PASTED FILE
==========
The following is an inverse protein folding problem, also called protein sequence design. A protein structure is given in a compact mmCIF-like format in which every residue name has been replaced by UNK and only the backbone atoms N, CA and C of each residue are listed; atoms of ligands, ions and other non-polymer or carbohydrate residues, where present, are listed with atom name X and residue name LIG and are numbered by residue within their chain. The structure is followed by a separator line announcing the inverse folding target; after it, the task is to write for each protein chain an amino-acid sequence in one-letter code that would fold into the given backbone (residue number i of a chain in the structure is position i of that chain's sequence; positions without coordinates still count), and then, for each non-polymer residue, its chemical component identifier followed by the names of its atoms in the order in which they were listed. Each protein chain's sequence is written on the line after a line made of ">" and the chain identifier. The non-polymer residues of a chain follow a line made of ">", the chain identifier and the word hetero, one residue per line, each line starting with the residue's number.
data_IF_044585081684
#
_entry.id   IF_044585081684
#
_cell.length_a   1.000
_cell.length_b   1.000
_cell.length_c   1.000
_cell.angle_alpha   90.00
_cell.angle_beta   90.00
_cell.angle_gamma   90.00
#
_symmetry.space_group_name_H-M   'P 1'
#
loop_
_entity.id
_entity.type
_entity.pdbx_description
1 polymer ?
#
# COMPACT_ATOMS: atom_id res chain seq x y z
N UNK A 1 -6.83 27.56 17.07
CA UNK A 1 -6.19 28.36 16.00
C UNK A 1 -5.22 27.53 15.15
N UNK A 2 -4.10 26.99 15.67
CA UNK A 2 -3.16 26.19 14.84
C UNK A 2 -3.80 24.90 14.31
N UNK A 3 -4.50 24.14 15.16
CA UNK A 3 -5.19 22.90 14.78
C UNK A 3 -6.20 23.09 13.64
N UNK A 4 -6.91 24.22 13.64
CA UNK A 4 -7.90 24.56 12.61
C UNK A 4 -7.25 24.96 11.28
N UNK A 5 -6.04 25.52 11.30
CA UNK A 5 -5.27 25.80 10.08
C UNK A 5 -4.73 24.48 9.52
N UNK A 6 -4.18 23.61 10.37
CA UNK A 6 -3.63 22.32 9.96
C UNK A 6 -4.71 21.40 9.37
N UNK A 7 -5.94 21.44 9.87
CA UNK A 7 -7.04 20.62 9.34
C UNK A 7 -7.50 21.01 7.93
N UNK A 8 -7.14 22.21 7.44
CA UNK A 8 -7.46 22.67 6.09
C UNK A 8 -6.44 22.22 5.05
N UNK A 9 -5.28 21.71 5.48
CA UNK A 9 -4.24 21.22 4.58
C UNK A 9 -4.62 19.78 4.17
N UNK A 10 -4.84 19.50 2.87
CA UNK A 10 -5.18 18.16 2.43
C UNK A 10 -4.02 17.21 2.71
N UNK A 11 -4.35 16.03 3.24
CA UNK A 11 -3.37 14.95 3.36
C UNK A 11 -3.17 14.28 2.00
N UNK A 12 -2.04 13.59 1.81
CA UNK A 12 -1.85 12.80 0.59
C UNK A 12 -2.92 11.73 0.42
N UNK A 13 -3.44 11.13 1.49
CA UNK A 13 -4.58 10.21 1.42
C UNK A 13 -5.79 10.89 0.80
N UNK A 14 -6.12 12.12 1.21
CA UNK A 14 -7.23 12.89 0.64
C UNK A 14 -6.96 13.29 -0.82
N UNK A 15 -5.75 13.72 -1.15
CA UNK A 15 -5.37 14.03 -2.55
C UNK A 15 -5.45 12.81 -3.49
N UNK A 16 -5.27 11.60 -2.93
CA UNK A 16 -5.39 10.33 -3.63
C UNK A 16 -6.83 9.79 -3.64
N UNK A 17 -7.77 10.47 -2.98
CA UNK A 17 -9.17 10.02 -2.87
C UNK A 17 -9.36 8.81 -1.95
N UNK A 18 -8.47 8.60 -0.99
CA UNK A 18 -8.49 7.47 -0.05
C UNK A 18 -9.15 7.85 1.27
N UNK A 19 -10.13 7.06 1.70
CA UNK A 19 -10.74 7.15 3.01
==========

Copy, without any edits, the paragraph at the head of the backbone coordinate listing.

The following is an inverse protein folding problem, also called protein sequence design. A protein structure is given in a compact mmCIF-like format in which every residue name has been replaced by UNK and only the backbone atoms N, CA and C of each residue are listed; atoms of ligands, ions and other non-polymer or carbohydrate residues, where present, are listed with atom name X and residue name LIG and are numbered by residue within their chain. The structure is followed by a separator line announcing the inverse folding target; after it, the task is to write for each protein chain an amino-acid sequence in one-letter code that would fold into the given backbone (residue number i of a chain in the structure is position i of that chain's sequence; positions without coordinates still count), and then, for each non-polymer residue, its chemical component identifier followed by the names of its atoms in the order in which they were listed. Each protein chain's sequence is written on the line after a line made of ">" and the chain identifier. The non-polymer residues of a chain follow a line made of ">", the chain identifier and the word hetero, one residue per line, each line starting with the residue's number.